As it has happened, the reality of the Big Lie being carefully promoted right at the start of the Korean War has become clearer, following the release of documents from Soviet archives consequent upon the collapse of the Soviet Union.     But the prior question remains -- why were there two Koreas in the first place?  What were the essential developments which led to traditional Korean unity becoming bitter division?

 

There are three ways of looking at the creation of the two Koreas.

 

First, it was the result of the abrupt end of the Japanese colonial Empire.

 

Second, it was also the result of the abrupt end of World War Two, after the atom-bombing of Hiroshima and Nagasaki.

 

Third it was, and remains, a reminder, just like the never ending impasse in Russo-Japanese relations, that in some ways World War Two created enduring international problems rather than solving them.

 

First and last, as every Korean knows, the division into North and South Korea was not a natural development, not an historical inheritance, not even a colonial imposition.  In the dim and distant past, there were three Korean kingdoms, but from 668 AD onwards Korea was a unified state with a single administration and a single language.

 

But at the end of the 19th Century foreign pressures began to hint at division.  The Japanese were increasingly seeing Korea as part of their sphere of interest. The Russians were expanding their influence and presence in Manchuria and then in northern Korea.

 

As Don Oberdorfer reveals in his superb 1997 book "The Two Koreas", at the turn of the century, aiming to inhibit the growth of Russo-Japanese conflict, Japan suggested demarcating Korea into two spheres of influence, Russia to the north, Japan to the south, with the dividing line roughly halfway up the peninsula, at the 38th parallel.  The Russians refused the compromise, the 1904-05 Russo-Japanese war ensued,.   It ended with Japan's surprise victory.  Japanese forces occupied Korea in 1905.  Tokyo annexed Korea as its colony in 1910.  Crucially, the United States then recognized Japanese hegemony in Korea, in return for which Japan recognized American hegemony in the Philippines -- at least, they did until 1941-42, when Japan briefly conquered the Philippine archipelago until it was defeated there by General Douglas MacArthur in 1944-45.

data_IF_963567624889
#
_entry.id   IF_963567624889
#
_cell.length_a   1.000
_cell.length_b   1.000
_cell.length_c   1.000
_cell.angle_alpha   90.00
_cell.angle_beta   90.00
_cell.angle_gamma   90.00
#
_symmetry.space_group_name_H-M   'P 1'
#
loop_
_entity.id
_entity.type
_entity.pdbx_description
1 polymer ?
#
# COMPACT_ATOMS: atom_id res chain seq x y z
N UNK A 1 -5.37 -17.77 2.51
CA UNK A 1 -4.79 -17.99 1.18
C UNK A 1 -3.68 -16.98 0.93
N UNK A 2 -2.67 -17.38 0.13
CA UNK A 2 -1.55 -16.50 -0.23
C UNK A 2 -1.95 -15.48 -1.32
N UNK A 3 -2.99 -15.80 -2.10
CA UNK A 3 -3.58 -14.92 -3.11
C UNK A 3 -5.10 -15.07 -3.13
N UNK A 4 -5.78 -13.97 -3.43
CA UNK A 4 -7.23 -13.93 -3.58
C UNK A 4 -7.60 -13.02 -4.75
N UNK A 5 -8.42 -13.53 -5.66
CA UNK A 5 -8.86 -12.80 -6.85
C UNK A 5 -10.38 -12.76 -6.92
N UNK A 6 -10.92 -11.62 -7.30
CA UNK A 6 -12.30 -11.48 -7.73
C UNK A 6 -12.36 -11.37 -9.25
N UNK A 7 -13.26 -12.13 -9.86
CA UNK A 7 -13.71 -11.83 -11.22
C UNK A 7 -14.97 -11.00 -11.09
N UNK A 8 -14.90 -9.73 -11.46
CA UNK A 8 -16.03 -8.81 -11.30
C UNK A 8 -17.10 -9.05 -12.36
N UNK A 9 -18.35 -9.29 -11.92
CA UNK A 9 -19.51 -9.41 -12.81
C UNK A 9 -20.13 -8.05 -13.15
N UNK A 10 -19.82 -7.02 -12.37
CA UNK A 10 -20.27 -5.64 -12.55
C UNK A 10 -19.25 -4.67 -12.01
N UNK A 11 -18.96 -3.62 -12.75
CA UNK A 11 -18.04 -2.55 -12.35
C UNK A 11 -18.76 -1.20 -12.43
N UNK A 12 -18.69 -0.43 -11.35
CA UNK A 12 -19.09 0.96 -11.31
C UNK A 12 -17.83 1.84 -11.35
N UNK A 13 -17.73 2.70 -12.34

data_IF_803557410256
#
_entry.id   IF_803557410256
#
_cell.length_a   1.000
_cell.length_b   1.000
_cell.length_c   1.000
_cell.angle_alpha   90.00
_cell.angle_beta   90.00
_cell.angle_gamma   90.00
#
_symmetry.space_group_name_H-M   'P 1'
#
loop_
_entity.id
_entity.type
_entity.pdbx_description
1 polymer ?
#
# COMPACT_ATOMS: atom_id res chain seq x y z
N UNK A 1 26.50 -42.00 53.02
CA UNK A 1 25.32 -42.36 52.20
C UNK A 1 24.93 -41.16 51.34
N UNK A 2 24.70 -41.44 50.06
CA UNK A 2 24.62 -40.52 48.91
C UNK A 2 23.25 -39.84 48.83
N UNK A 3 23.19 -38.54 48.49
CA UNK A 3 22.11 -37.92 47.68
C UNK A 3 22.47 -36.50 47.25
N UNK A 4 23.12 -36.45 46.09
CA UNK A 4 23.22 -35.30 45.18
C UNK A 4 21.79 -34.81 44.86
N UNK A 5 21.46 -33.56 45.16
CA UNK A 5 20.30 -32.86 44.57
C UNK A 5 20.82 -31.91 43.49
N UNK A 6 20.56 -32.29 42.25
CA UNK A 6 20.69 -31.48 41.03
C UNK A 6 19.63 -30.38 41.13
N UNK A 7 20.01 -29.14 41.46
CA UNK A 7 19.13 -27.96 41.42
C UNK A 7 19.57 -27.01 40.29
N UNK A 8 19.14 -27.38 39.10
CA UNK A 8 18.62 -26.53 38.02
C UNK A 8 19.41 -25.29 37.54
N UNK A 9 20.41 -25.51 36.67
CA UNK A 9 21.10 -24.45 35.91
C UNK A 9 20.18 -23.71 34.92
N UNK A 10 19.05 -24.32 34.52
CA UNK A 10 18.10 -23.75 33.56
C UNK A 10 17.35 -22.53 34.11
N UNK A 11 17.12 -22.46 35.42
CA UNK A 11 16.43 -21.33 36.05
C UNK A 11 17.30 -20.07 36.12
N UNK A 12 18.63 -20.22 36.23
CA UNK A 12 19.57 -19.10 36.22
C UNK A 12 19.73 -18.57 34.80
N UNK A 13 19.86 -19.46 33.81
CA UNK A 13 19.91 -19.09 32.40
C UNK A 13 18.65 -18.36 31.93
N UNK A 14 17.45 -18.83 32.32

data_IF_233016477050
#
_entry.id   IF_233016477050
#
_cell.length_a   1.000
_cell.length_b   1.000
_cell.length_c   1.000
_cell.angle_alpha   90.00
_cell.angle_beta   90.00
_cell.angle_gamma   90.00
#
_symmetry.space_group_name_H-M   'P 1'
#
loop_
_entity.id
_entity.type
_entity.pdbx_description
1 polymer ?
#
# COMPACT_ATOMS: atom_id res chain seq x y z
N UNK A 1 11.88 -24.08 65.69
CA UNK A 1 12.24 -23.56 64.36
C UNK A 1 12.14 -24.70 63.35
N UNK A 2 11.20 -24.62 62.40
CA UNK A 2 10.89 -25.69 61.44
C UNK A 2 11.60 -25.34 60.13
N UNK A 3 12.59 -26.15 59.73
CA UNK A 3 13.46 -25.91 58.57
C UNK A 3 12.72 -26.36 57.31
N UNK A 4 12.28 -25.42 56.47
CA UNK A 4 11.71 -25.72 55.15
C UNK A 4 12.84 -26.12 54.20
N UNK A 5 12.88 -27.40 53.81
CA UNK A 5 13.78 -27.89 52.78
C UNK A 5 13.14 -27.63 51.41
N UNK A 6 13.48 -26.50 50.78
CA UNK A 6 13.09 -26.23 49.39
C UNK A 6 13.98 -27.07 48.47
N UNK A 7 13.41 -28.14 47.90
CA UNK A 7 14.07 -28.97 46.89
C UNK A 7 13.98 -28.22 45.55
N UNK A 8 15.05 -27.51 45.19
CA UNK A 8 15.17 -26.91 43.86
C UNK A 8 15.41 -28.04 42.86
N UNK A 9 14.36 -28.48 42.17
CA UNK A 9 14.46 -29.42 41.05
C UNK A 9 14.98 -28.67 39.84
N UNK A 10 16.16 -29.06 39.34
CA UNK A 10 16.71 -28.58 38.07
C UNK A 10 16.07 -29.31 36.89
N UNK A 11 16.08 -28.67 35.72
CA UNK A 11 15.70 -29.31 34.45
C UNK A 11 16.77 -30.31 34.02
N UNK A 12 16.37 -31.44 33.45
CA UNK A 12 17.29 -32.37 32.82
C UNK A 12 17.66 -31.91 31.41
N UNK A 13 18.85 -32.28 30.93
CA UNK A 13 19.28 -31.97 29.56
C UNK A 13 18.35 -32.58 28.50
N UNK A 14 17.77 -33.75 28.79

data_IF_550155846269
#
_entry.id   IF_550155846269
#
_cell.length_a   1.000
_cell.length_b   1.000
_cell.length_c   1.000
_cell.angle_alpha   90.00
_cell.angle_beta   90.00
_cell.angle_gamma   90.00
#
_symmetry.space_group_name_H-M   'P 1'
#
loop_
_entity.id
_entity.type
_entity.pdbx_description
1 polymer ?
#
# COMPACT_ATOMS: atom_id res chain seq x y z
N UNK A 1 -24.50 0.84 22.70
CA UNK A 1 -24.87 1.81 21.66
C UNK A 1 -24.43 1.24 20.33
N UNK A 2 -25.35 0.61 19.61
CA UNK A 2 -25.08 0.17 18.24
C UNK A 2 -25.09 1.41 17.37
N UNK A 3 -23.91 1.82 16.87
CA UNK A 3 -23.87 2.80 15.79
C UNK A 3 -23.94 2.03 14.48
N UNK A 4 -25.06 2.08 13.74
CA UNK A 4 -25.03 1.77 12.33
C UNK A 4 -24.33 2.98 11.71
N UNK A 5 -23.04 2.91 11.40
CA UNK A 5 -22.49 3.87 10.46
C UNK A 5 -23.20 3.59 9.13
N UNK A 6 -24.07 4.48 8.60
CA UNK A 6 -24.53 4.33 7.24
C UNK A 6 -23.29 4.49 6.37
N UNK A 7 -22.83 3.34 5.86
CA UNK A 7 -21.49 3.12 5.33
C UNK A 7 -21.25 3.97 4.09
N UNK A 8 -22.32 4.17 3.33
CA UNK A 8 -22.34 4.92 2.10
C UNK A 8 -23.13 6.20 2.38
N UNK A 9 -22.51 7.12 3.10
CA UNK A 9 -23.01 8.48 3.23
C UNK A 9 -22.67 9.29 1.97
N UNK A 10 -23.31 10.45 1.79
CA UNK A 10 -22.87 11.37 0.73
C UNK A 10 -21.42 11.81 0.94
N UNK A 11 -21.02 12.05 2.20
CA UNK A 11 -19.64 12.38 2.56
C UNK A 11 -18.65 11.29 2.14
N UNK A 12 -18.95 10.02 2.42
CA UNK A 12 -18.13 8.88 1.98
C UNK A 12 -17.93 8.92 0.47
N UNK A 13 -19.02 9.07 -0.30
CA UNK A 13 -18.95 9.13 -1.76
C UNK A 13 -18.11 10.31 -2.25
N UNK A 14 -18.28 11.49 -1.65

But the Japanese were never defeated in Korea.  The Americans took very little interest in Korea both before the Second World War -- and also while that War was being fought.  They might, belatedly, have taken greater interest in Korea had the war been extended by the need to conquer nearby territory, prior to conquering Japan.  But when the Japanese quickly surrendered after the two atom bombs were dropped, it found the Americans quite unprepared to handle the Korean problem.

 

The 1943 Cairo Declaration by the US, China and Britain had promised that "Korea shall become free and independent" but little thought was dedicated to implementing this laudable aim.  The Americans had been quick to support numerous groups fighting to restore Philippine freedom, but none of the several Korean exiled groups, some resident in the United States, were recognized, let alone supported.  Oberdorfer reports that, by 1945,  2,000 civil affairs officers had been trained for staffing the military government that was to be imposed by America upon Japan.  No such preparations had been made for a future government of Korea to replace Japanese colonial rule.  Meanwhile, the Americans had finally managed to prod the Russians into entering the war against Japan, and the Russians, after their blitzkreig had defeated the Japanese Kwantung Army, immediately set about once again extending Russian influence into Manchuria and northern Korea.